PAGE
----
Yellow fever is a disease that has a high mortality rate, especially if you get to the late stages of the disease without receiving treatment; that is why yellow fever vaccination is recommended.
Yellow fever is spread by mosquitoes and is common in the tropical and subtropical areas of South America and Africa. That is why doctors ask you whether you have visited Africa or South America when they suspect that you may have yellow fever.
Yellow Fever Symptoms
Yellow fever has two distinct stages:
These are the first three to four days after you get infected. You portray symptoms like fever, abdominal pain, vomiting, headache, muscle pain, etc.
This is the worst stage of yellow fever because it can lead to death. You may exhibit symptoms like kidney failure, jaundice, bleeding and liver failure. Death can occur within about two weeks, which is why treatment and prevention are so important.
Yellow Fever Vaccination
Children should not be vaccinated against yellow fever until they are nine months old. Adults can be vaccinated at any time, but most importantly, they should be vaccinated at least ten days before they travel to South America or Africa. The vaccination is given in the form of an injection; after which you are issued an international certificate of vaccination/prophylaxis (ICVP). This is also referred to as a yellow card; it acts as proof of vaccination.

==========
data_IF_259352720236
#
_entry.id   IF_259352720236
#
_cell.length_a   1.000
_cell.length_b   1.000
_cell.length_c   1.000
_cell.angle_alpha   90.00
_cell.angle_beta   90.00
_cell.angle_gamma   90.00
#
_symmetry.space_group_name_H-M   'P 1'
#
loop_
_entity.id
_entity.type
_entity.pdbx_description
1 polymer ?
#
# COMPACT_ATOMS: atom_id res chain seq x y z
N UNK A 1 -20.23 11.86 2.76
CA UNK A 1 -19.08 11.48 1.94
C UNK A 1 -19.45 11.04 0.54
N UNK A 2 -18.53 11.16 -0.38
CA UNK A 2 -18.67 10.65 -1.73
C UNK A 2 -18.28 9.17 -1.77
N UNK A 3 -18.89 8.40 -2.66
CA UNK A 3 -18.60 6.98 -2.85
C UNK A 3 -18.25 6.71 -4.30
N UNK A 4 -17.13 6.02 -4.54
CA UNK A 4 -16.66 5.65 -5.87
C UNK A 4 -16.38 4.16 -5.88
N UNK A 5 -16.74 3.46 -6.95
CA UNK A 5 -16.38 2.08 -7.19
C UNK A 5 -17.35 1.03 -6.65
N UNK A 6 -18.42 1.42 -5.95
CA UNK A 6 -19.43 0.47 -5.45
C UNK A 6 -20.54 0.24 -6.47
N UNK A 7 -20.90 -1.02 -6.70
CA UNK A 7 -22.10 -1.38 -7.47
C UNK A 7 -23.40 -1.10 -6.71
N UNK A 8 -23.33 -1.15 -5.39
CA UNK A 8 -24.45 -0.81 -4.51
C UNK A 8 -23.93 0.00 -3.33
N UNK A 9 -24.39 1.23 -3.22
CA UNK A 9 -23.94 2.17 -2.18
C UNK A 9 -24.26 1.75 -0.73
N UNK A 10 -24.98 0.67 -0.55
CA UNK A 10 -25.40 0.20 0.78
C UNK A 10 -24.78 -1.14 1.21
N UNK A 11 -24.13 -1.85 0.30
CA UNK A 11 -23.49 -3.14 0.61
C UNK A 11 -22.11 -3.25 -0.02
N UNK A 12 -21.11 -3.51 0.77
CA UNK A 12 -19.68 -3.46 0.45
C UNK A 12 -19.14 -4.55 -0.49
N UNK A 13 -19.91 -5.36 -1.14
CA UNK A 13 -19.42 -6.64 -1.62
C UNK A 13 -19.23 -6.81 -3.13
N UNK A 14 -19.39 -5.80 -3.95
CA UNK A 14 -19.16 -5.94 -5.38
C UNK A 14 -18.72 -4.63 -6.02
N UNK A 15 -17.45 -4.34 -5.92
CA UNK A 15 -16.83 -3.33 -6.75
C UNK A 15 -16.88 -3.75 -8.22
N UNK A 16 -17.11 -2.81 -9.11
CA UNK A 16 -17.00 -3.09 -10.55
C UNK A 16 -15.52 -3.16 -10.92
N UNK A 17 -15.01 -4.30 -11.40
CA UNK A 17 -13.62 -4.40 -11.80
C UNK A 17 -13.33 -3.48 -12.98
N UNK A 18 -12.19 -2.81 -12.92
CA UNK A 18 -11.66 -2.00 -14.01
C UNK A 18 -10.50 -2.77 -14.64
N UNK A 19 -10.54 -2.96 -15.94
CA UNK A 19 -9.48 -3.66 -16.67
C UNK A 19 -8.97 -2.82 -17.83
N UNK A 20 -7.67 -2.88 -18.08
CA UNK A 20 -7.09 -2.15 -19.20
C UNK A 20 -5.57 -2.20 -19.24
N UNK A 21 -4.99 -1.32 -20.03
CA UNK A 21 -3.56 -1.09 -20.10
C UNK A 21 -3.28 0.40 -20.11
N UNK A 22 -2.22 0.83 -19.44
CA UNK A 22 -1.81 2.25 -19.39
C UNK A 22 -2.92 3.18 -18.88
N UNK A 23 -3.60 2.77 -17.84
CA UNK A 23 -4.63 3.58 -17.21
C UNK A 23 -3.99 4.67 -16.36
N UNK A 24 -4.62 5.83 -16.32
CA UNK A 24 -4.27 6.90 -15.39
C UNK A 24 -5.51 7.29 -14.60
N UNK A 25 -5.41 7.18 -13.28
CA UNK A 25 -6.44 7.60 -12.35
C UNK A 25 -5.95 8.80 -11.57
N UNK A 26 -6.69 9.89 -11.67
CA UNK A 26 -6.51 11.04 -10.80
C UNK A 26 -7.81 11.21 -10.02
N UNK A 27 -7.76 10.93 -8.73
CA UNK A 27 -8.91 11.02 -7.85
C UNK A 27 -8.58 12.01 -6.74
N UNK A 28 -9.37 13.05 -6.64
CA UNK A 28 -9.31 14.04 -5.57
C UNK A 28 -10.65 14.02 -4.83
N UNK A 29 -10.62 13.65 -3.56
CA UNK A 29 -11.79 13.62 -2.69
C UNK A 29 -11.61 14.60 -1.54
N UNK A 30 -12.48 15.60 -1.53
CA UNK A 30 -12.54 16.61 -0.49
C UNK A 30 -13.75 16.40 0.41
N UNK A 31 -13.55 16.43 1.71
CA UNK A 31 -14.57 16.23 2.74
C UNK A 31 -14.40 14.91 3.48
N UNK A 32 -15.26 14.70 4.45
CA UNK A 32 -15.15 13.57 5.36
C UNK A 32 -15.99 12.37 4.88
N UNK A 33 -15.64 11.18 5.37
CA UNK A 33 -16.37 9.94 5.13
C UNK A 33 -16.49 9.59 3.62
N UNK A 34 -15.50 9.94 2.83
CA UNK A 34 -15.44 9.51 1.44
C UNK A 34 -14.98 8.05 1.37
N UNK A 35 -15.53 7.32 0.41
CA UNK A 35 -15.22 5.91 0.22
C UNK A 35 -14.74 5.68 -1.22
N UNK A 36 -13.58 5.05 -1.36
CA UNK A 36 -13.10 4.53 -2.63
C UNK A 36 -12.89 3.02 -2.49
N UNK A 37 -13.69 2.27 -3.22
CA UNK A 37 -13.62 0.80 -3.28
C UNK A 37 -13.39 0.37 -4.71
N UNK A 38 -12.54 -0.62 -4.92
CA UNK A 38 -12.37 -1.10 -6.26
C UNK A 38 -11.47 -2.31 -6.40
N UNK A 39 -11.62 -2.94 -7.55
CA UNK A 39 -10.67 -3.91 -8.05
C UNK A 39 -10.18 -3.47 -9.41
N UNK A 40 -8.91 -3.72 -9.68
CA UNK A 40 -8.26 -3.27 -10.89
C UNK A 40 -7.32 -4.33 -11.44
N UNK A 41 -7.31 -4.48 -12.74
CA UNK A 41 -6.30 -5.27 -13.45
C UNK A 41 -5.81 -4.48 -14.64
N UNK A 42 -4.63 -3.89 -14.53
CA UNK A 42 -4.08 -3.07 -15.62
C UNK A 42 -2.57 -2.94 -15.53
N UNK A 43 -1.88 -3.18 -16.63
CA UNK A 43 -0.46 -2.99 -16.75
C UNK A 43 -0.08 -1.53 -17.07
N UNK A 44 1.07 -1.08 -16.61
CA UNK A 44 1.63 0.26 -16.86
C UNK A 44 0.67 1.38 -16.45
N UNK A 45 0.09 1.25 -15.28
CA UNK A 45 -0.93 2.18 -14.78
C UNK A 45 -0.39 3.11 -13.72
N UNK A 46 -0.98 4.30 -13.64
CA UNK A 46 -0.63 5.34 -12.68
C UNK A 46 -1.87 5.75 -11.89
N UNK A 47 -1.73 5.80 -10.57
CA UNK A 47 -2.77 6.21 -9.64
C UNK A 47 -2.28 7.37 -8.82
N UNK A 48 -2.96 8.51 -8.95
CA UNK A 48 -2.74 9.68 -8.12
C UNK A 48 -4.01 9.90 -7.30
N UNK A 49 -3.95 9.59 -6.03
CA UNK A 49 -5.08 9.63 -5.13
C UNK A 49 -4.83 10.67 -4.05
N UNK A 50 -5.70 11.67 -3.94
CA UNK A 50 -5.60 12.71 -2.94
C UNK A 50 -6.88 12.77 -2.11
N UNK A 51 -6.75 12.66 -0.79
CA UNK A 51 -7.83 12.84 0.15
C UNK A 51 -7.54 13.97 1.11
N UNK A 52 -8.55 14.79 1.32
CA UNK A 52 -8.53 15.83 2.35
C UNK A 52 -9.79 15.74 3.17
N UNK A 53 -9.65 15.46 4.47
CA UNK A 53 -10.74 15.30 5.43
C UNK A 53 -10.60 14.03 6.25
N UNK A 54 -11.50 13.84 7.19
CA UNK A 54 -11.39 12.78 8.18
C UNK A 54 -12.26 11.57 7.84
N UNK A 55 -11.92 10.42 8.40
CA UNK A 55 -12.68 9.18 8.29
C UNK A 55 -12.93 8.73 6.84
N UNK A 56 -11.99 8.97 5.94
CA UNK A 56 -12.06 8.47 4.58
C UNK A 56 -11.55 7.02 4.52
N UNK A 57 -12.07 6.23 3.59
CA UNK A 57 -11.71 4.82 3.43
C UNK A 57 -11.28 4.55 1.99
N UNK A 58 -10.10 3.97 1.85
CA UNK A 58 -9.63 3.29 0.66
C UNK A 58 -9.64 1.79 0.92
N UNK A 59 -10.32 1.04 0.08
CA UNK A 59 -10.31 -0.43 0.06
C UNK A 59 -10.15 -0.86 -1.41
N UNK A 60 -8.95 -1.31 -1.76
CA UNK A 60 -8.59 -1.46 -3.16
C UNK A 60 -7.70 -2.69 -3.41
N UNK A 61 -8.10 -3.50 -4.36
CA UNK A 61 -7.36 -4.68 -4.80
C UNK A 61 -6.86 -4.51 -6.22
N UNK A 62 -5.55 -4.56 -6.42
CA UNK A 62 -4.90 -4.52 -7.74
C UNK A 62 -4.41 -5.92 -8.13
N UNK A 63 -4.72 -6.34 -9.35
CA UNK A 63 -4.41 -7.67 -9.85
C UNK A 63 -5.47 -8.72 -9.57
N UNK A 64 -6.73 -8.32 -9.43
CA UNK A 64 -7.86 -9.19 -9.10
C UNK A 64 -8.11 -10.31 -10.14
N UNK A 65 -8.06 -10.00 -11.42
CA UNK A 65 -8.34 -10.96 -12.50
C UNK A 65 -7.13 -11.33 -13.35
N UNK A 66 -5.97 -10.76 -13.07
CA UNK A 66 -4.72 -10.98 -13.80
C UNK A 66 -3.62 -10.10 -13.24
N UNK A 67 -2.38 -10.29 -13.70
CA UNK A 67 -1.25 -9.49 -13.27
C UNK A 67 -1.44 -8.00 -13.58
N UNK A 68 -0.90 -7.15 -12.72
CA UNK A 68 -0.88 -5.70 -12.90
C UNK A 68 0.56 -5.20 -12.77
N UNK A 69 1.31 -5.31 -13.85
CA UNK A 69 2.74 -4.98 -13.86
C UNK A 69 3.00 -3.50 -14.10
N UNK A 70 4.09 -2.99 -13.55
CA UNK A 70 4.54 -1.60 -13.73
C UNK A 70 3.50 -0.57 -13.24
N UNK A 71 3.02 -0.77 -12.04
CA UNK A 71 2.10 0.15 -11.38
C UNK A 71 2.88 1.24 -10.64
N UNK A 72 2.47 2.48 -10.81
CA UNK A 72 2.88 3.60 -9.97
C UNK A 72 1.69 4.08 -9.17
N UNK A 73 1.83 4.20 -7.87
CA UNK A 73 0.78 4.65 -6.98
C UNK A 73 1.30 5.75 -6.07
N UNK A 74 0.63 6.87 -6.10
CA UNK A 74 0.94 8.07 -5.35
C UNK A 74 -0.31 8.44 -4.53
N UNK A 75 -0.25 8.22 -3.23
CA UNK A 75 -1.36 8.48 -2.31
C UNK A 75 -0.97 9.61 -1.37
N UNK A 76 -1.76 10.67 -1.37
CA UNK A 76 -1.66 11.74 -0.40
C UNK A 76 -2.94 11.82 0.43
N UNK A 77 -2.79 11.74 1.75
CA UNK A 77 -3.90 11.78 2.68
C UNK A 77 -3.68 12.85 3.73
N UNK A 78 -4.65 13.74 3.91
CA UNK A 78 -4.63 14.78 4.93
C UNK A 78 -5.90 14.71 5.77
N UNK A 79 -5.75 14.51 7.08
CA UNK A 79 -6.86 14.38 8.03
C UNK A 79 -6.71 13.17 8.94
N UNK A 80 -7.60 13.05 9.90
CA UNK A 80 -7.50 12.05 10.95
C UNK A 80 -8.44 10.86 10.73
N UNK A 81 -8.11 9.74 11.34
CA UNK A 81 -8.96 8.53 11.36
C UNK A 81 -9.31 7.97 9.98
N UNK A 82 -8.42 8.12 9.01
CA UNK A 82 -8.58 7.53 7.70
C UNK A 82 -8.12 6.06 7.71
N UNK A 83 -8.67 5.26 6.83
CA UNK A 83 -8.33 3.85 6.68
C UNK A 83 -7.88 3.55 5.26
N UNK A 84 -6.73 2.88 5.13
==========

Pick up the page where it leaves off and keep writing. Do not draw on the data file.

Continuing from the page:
Where Do You Use ICVP?
When you are trying to re-enter the country and it is evident that you have been to South America or Africa, you will most likely be asked to provide proof that you have been vaccinated against yellow fever. You are expected to provide the ICVP. If you cannot, you may not be allowed into Australia.
Side Effects of the Yellow Fever Vaccine
Like any other drug, some people may have side effects while others may not. Various side effects include mild headaches, muscle aches and fevers, but they don't typically last long.
Are There Any Side Effects for Pregnant Women?
If you are concerned about your baby because you are pregnant or are breastfeeding, talk to the specialists at the vaccination centre. They should inform you whether there are any risks; in most cases, there are no risks. That said, if you are pregnant, it might be wise to avoid travelling to yellow fever–prone countries, at least until you give birth and can have your child vaccinated.Share
28 December 2020
When I first started noticing veins protruding from my lower legs, I did my best to ignore them. However, I knew they were likely varicose veins, as both my parents have had varicose veins for several years. Eventually, I went to see my doctor due to experiencing leg swelling and red patches of skin, which turned out to be varicose eczema. I was prescribed the usual treatment, and my doctor discussed surgery to strip out the damaged veins, but I decided to postpone surgery and look at managing the swelling and protrusion of veins naturally. I started this blog to share my own experiences of trying complementary therapies, such as homeopathy, herbal medicine and massage, to manage my symptoms. I hope you find my posts useful and interesting.